Web themes (also called front-end component libraries or front-end design systems) help efficient design and testing, and enforce UI consistency. They are especially important in Agile environments, where enabling more efficient design workflows is critical to keeping the fast pace of development.

When developed rigorously, web themes promote consistent design practices and enforce developer adherence to specifications.

Common problems with design

  1. 50 shades of grey

    UI and UX inconsistencies across the app.

  2. Anarchy

    When answering even simple questions like “Which component should I use?” becomes very time-consuming.

  3. Poor delivery quality

    The UX/UI inconsistencies make users confused and frustrated when they could not get their expected feedback.

  4. Inconsistent code library

    Sometimes the front-end guys come up with new components with a different look & feel instead of reuse the existing ones.

Top Level Goals

  1. Organization

    Getting rid of a messy codebase and over customized UI components. Making sure we have a well thought-out structure and approach.

  2. Maintainability

    Over time, there are going to be new developers jumping in to fix bugs and add features. We needed to have proper guidelines and conventions to make it easy for people to do things correctly.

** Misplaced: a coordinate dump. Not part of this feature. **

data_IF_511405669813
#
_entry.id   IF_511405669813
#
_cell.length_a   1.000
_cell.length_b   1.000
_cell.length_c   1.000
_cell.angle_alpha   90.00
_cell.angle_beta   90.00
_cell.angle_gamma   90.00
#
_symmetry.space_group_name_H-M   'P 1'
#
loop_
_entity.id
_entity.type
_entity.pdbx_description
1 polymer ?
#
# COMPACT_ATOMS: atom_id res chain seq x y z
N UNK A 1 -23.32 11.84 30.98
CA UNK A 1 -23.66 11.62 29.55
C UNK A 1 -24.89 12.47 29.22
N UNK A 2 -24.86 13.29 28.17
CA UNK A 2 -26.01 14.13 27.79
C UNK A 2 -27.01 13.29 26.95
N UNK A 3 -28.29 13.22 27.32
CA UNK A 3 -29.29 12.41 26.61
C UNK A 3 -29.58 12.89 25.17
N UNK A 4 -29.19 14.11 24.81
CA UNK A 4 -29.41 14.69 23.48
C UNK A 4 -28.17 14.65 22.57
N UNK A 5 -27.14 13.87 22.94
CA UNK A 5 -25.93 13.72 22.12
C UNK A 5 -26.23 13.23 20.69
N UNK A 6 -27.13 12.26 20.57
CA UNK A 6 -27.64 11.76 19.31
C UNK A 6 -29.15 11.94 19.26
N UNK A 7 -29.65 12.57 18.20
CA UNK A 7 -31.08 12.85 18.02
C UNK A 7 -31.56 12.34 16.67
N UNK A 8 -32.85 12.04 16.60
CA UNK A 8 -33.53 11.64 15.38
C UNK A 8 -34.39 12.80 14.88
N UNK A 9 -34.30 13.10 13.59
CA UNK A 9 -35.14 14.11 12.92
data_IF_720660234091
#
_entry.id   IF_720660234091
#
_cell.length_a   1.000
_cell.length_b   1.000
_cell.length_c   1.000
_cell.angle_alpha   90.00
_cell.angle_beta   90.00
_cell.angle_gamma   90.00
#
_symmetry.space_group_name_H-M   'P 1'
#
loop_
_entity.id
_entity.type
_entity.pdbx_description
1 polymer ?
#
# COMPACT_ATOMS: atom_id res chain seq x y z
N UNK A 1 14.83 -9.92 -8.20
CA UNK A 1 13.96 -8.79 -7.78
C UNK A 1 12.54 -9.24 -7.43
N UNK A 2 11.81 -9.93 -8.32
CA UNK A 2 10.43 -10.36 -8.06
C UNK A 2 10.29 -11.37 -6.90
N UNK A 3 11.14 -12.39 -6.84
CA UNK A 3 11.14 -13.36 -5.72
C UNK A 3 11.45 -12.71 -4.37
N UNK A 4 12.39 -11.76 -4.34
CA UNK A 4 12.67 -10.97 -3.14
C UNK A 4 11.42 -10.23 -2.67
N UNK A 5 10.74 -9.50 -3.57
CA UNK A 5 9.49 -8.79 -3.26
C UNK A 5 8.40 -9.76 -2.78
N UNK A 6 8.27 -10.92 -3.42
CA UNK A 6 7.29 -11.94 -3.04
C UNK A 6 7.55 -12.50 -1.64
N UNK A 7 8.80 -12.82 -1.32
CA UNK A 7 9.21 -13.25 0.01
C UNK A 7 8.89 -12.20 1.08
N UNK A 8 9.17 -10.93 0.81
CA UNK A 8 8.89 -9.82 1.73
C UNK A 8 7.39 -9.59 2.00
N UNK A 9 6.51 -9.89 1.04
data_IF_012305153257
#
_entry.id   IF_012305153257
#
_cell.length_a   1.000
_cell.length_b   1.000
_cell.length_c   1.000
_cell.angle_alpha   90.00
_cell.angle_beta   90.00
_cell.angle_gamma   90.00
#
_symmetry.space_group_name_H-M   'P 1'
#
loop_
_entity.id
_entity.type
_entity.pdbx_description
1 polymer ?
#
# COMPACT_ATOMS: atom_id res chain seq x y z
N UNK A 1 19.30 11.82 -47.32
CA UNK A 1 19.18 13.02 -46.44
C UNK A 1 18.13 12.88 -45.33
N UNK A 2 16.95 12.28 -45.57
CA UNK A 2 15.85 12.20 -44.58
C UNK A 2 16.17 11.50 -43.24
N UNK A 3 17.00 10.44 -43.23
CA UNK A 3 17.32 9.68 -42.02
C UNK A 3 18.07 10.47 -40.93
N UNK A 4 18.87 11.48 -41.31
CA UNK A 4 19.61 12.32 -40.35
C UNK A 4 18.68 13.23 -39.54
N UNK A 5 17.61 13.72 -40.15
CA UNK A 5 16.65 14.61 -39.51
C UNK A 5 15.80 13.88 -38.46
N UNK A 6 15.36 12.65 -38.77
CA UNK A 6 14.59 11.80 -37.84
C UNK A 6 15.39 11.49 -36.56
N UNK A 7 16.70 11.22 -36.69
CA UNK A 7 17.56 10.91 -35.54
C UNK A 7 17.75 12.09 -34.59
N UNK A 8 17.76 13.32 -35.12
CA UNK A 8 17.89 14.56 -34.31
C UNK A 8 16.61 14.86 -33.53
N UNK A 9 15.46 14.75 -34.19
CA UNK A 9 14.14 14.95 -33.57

3. Scalability

    The app will grow in the future. Adding new product features should no longer be an unpleasant (and near impossible) task.

Real Life Examples

Creation Tools Examples

One-Stop Dashboard Theme

With over two years of continuous development, Bekitzur Dashboard Theme has evolved and innovated by listening to the current trends and all our users feedback.

Today, Bekitzur Dashboard Theme is a wise choice that powers small businesses to large enterprises for all their web applications: custom admin panels, admin dashboards, eCommerce backends, CMS, CRM, SAAS.

Web Theme Requirements Checklist

Bekitzur experts adhere the following requirements for the component libraries:

  1. Table of contents that splits components into easily-findable categories;
  2. Responsive layout or grid systems used to place common UI elements;
  3. Color palette of the product (HEX or HSL);
  4. Typeface styles which should include typeface name and foundry, sizes, weights, leading/line height, tracking/kerning, and the appropriate contexts of use for that text style.
For each of the specific UI elements:
  1. Description of the appropriate context of use:
    When does it make sense to use one particular component vs. a similar one?
  2. Code snippets;
  3. Specs for implementation, including positioning and spacing information;
  4. Dos and don’ts for that element.

Bekitzur web theme building blocks

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